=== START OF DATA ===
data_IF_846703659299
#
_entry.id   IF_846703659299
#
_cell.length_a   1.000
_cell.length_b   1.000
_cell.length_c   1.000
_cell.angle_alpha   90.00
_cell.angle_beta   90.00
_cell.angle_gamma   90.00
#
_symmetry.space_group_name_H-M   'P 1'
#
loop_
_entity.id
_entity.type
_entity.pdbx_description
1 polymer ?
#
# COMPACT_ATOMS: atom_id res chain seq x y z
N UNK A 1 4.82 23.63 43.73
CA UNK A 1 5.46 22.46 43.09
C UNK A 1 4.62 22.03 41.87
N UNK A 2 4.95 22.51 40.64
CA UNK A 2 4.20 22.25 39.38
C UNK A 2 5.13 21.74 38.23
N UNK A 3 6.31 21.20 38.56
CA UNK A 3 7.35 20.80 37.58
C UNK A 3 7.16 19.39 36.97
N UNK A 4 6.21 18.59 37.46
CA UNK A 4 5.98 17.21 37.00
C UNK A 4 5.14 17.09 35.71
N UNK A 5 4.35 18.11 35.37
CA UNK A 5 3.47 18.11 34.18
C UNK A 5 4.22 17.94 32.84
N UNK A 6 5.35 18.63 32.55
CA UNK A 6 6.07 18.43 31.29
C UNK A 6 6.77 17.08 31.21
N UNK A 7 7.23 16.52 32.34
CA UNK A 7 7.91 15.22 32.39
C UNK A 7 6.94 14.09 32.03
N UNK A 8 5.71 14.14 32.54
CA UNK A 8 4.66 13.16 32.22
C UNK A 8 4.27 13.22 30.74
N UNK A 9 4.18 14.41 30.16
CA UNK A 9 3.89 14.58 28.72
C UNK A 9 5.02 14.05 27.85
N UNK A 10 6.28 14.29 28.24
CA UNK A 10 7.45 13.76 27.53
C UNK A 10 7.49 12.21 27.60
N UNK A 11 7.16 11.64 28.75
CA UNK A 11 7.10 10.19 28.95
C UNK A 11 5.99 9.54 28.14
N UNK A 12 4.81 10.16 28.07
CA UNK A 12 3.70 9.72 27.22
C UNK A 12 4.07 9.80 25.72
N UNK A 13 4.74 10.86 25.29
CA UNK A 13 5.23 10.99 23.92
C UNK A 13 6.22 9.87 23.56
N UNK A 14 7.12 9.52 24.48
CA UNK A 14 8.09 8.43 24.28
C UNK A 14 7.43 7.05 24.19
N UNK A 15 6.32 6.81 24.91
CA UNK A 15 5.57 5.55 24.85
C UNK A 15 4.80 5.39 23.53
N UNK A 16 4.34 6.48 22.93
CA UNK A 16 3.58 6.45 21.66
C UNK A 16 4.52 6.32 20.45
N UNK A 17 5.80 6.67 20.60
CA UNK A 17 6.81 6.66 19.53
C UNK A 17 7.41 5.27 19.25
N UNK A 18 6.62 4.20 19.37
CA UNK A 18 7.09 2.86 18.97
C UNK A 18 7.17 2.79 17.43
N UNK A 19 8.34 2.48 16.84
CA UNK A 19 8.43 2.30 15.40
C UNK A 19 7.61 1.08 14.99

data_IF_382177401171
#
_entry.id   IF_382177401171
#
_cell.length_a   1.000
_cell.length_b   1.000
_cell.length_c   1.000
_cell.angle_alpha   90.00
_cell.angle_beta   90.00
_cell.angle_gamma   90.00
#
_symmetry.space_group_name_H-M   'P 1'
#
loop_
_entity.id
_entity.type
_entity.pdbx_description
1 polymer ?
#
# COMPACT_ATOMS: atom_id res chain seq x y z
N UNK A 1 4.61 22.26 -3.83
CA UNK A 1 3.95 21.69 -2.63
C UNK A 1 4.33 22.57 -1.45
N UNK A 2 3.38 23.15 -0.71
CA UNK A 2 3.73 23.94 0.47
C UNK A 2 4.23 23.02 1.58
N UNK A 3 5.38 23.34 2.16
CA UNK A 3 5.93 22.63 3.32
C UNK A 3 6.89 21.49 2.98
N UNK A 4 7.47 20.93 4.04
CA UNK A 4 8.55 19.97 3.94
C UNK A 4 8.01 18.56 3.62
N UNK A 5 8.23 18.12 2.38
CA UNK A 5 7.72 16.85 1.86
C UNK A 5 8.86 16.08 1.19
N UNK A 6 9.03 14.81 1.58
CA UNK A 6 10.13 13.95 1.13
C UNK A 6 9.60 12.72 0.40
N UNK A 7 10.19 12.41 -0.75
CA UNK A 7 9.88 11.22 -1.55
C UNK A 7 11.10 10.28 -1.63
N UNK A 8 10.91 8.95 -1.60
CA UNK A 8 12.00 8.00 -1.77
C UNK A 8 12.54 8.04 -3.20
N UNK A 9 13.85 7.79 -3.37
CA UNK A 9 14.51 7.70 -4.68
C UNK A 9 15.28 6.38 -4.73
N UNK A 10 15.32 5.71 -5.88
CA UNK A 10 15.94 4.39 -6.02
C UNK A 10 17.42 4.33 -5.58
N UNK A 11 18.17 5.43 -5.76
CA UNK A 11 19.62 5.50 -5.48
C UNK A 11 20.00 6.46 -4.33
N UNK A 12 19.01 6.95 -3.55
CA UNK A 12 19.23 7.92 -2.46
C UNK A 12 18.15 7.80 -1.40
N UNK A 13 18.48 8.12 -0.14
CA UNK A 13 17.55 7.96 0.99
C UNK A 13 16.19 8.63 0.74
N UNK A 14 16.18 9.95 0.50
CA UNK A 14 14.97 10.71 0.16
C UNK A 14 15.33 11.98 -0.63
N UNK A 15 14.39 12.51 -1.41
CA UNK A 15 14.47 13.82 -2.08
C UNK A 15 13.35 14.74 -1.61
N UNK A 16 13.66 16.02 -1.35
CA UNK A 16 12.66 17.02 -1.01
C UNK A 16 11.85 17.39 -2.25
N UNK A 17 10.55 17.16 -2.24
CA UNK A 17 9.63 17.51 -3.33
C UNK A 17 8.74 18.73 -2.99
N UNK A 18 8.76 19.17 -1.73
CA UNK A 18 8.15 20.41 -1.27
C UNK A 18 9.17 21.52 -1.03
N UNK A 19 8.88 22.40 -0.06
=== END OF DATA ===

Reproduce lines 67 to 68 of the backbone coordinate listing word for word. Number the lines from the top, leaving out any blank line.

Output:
CA UNK A 16 3.58 6.45 21.66
C UNK A 16 4.52 6.32 20.45